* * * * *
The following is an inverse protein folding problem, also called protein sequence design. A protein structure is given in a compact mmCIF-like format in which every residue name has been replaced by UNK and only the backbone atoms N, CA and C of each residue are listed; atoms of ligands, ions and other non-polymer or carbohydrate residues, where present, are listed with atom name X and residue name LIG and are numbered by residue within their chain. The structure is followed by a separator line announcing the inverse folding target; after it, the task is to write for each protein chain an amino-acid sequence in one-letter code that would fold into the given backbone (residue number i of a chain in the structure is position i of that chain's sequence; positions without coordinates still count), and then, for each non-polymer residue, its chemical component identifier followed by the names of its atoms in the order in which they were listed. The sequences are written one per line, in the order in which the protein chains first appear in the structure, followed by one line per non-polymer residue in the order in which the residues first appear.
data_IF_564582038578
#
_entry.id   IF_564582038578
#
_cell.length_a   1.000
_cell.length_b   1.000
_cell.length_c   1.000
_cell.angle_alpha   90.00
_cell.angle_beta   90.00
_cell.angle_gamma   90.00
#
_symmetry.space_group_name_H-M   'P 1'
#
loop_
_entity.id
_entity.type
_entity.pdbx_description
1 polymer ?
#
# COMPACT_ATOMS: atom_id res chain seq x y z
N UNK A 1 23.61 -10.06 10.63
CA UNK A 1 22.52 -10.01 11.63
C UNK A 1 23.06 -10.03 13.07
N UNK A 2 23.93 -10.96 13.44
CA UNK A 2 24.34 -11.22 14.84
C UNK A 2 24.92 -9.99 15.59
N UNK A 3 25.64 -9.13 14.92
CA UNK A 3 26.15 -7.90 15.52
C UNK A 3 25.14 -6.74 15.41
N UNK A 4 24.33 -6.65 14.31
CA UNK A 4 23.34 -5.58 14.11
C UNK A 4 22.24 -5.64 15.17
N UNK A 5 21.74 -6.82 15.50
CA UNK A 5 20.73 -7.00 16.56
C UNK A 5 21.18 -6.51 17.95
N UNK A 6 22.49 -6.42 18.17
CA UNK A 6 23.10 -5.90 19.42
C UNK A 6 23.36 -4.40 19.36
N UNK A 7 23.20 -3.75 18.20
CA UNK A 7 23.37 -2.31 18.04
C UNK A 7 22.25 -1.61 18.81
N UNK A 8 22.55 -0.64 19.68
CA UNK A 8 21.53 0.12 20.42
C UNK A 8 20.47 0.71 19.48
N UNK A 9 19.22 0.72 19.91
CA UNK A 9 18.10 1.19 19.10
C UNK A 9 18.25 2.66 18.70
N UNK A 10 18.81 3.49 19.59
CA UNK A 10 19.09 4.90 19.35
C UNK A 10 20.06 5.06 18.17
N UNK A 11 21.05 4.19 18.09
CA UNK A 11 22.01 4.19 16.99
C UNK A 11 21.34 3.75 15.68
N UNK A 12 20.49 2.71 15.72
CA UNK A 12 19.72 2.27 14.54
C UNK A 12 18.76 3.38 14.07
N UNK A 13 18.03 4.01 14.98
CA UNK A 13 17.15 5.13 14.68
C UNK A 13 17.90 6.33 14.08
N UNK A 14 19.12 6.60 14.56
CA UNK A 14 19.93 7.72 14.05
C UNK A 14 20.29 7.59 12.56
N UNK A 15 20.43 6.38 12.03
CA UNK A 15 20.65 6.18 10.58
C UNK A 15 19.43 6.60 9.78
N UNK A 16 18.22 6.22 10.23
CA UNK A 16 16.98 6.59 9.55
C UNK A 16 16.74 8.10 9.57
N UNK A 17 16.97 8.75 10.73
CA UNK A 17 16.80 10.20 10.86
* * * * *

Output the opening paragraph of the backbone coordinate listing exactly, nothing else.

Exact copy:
The following is an inverse protein folding problem, also called protein sequence design. A protein structure is given in a compact mmCIF-like format in which every residue name has been replaced by UNK and only the backbone atoms N, CA and C of each residue are listed; atoms of ligands, ions and other non-polymer or carbohydrate residues, where present, are listed with atom name X and residue name LIG and are numbered by residue within their chain. The structure is followed by a separator line announcing the inverse folding target; after it, the task is to write for each protein chain an amino-acid sequence in one-letter code that would fold into the given backbone (residue number i of a chain in the structure is position i of that chain's sequence; positions without coordinates still count), and then, for each non-polymer residue, its chemical component identifier followed by the names of its atoms in the order in which they were listed. The sequences are written one per line, in the order in which the protein chains first appear in the structure, followed by one line per non-polymer residue in the order in which the residues first appear.